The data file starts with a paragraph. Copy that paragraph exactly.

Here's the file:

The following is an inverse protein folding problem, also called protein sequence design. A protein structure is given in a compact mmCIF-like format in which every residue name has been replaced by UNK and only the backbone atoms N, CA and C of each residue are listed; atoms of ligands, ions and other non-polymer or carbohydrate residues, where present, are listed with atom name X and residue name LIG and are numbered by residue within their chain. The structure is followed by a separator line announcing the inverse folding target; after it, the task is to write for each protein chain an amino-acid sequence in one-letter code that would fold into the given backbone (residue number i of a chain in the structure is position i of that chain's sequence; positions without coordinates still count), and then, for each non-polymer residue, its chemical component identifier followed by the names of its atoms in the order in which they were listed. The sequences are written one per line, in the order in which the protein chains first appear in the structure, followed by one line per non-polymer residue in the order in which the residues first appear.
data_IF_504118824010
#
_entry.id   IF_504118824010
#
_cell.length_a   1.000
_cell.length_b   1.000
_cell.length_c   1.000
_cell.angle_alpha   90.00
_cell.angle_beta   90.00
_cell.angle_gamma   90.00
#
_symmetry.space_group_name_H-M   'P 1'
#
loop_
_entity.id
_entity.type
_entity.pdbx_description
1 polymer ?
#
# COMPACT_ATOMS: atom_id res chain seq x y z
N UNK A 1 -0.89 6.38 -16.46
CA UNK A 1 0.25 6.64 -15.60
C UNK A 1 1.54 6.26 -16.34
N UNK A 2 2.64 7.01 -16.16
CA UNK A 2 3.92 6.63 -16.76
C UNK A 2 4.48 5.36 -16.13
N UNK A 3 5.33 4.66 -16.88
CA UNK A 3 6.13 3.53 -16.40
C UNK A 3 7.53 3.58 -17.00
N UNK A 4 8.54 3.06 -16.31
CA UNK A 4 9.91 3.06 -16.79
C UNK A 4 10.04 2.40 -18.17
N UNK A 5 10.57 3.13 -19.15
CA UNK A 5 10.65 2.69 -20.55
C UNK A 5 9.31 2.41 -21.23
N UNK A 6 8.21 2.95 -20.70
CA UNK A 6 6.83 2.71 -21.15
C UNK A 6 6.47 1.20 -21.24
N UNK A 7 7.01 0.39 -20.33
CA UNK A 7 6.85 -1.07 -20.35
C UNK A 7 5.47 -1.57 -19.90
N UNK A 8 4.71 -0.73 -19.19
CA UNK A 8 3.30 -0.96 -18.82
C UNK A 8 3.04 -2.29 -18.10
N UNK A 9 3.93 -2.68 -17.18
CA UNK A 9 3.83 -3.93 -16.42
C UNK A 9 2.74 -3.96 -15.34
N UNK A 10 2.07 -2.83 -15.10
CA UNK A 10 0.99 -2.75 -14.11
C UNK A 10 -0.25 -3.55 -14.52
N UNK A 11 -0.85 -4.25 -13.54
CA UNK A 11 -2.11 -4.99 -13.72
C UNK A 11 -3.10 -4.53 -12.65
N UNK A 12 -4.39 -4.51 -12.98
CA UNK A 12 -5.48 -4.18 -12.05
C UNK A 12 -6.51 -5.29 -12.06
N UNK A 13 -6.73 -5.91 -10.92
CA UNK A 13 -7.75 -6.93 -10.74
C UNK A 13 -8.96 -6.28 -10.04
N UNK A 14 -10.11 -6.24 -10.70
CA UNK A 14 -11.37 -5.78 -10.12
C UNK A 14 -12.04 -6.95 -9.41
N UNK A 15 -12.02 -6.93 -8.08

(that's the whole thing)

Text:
The following is an inverse protein folding problem, also called protein sequence design. A protein structure is given in a compact mmCIF-like format in which every residue name has been replaced by UNK and only the backbone atoms N, CA and C of each residue are listed; atoms of ligands, ions and other non-polymer or carbohydrate residues, where present, are listed with atom name X and residue name LIG and are numbered by residue within their chain. The structure is followed by a separator line announcing the inverse folding target; after it, the task is to write for each protein chain an amino-acid sequence in one-letter code that would fold into the given backbone (residue number i of a chain in the structure is position i of that chain's sequence; positions without coordinates still count), and then, for each non-polymer residue, its chemical component identifier followed by the names of its atoms in the order in which they were listed. The sequences are written one per line, in the order in which the protein chains first appear in the structure, followed by one line per non-polymer residue in the order in which the residues first appear.